The Role of Chronic Inflammation in Cancer

May 3, 2016

While inflammation is the body’s defense mechanism against pathogens, damaged cells, and chemical irritants, it also has a dark side. Marilyn Hammer, PhD, DC, RN, of New York University College of Nursing, and Raymond DuBois, MD, PhD, of Medical University of South Carolina, explain how chronic inflammation increases the risk for cancer, contributes to adverse events during cancer therapies, and impacts treatment outcomes at the Oncology Nursing Society (ONS) 41st Annual Congress held April 28 to May 1 in San Antonio, Texas.

While inflammation is the body’s defense mechanism against pathogens, damaged cells, and chemical irritants, it also has a dark side. Marilyn Hammer, PhD, DC, RN, of New York University College of Nursing, and Raymond DuBois, MD, PhD, of Medical University of South Carolina, explain how chronic inflammation increases the risk for cancer, contributes to adverse events during cancer therapies, and impacts treatment outcomes at the Oncology Nursing Society (ONS) 41st Annual Congress held April 28 to May 1 in San Antonio, Texas.

In their session, American Association for Cancer Research/ONS Bench to Bedside: The Role of Inflammation in Cancer (and the Tumor Microenvironment), they discuss acute vs chronic inflammation, viruses and cancer, current research, and how nurses can help educate patients on ways to minimize inflammation.

An acute inflammatory response to a microorganism or trauma would be considered normal and is generally short-lived (days to weeks), whereas chronic, persistent inflammation is generally triggered by additional factors over time (months to years). Infectious agents, smoking, exposure to chemicals (asbestos), stress, and even a poor diet can lead to chronic inflammation.

When there is structural damage to immune cells due to chronic inflammation, there is an inability to detect and eliminate foreign substances, which in turn interferes with mechanisms that normally detect and arrest aberrant cell growth. For example, someone infected with the hepatitis B or C virus may be at risk for developing liver cancer, or someone who has contracted the human papillomavirus (HPV) would be at risk for cervical, penile, and/or oropharyngeal cancers-all due to chronic inflammation.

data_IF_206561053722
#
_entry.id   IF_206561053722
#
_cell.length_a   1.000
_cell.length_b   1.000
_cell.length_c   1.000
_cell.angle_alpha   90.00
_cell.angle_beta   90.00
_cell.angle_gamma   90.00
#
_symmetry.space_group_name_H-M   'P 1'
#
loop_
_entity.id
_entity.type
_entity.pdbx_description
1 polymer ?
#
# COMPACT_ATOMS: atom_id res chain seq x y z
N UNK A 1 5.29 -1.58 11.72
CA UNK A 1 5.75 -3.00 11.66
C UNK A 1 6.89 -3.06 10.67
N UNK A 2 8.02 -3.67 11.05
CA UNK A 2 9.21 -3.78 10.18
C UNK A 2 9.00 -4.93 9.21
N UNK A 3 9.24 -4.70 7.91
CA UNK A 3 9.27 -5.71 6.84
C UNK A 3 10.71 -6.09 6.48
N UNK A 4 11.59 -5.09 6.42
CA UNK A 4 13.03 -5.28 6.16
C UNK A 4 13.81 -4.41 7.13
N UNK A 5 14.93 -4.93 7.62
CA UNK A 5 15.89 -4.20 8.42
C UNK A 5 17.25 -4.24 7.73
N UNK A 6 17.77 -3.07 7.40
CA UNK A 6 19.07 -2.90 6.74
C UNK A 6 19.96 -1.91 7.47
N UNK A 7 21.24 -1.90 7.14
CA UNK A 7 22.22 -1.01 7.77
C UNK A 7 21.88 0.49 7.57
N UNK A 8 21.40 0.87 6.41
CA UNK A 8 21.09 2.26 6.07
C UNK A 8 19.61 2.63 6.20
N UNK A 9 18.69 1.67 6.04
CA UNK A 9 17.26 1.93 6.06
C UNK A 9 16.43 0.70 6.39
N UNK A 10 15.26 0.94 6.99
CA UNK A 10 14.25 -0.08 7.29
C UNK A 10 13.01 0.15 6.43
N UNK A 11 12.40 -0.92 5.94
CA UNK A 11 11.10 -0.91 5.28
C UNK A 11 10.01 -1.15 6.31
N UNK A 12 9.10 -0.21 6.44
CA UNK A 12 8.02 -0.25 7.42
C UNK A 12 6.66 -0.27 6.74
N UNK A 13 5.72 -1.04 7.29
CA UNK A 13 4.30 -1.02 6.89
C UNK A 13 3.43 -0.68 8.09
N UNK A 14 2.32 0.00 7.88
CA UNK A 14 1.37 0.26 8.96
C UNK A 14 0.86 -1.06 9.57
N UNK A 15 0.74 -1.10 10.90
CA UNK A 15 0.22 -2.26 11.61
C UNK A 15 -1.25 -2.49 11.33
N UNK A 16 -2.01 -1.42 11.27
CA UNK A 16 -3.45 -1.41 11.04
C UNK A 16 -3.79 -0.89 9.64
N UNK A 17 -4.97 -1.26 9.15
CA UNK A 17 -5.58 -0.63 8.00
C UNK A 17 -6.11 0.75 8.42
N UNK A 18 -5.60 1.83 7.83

Tumors can start to develop from this process and triggers a perpetual inflammatory cycle within the tumor microenvironment. As these defective cells accumulate more genetic abnormalities, cytokines (or chemokines, prostaglandins) are secreted from tumor cells to recruit leukocytes; this in turn can jump-start angiogenesis. Blood vessel growth will help to “feed” cancer cells by providing a rich supply of oxygen and nutrients.

To treat or prevent these inflammatory cancers before they develop immunotherapy treatment options are gaining ground and are having an impact on various types of cancers associated with inflammation. Immune checkpoint inhibitors, Gardasil, and monoclonal antibodies (trastuzumab) are just a few examples. These kinds of therapies help the immune system to recognize and arrest cancer cell formation.

The good news is that there are studies taking place that focus on stopping chronic inflammation before it starts: “We should focus on inflammatory changes early on in cancer development as part of the Moonshot initiative,” said Dr. DuBois. In addition to precision medicine, studies on cancers specifically linked to chronic inflammation along with glycemic studies are also being done.

Oncology nurses are in a great position to help educate their patients on ways to help prevent inflammatory cancers. Promoting anti-inflammatory nutrients, such as fish, fruits and vegetables, lean proteins, and whole grains, is a start. Many of our foods have been genetically modified and no longer contain the necessary components of a naturally nutrient-dense food. In addition to diet, encouraging physical exercise, offering help with smoking cessation, and minimizing stress are other ways in which patients can decrease or prevent inflammation.